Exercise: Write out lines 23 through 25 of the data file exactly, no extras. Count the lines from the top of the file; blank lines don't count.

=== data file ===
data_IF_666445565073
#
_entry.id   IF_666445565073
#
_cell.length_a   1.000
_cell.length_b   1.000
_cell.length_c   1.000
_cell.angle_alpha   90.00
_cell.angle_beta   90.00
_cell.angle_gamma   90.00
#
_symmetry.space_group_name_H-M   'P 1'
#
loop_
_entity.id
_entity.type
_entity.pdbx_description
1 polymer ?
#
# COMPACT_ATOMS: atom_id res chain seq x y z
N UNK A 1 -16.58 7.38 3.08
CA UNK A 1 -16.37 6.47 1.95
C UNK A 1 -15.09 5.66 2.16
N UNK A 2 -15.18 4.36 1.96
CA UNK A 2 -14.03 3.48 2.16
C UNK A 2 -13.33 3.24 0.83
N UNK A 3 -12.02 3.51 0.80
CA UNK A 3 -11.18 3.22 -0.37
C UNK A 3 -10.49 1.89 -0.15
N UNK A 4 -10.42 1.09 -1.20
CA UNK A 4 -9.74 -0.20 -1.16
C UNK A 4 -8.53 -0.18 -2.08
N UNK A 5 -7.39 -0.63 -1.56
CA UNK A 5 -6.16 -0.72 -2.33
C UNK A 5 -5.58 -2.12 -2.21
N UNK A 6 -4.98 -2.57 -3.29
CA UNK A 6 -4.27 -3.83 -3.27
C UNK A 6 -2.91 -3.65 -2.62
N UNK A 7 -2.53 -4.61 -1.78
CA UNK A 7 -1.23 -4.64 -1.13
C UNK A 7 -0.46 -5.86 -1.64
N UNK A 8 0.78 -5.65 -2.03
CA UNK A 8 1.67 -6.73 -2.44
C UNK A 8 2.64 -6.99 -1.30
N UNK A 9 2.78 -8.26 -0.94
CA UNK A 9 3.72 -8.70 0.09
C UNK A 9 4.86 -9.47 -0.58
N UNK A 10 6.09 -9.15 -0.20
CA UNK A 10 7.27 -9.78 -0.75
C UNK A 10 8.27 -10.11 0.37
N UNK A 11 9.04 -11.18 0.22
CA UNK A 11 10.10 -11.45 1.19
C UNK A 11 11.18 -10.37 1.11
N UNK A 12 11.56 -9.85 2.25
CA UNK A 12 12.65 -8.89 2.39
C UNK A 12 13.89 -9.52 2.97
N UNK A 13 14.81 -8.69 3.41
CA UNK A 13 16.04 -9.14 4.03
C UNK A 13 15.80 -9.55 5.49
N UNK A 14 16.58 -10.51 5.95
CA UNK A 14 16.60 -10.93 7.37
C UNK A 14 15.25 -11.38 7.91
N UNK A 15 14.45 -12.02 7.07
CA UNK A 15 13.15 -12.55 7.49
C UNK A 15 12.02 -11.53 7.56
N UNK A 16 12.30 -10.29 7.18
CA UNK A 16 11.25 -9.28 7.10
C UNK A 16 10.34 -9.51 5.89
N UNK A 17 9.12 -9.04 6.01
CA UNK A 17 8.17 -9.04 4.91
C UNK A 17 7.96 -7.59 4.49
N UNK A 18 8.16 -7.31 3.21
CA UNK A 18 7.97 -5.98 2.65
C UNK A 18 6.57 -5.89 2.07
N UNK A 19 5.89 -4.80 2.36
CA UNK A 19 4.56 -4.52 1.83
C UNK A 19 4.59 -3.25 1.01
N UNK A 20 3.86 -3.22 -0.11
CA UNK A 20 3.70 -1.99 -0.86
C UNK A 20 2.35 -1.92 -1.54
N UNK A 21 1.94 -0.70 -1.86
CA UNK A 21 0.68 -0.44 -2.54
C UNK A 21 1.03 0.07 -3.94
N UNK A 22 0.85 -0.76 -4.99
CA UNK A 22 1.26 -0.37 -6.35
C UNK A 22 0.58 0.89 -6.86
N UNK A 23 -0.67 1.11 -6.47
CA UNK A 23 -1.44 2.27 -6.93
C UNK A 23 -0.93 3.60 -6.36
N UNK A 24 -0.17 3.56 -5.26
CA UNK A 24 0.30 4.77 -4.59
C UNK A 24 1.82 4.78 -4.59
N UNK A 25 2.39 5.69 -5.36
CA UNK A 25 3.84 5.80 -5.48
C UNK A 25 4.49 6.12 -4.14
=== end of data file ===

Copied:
C UNK A 1 -15.09 5.66 2.16
N UNK A 2 -15.18 4.36 1.96
CA UNK A 2 -14.03 3.48 2.16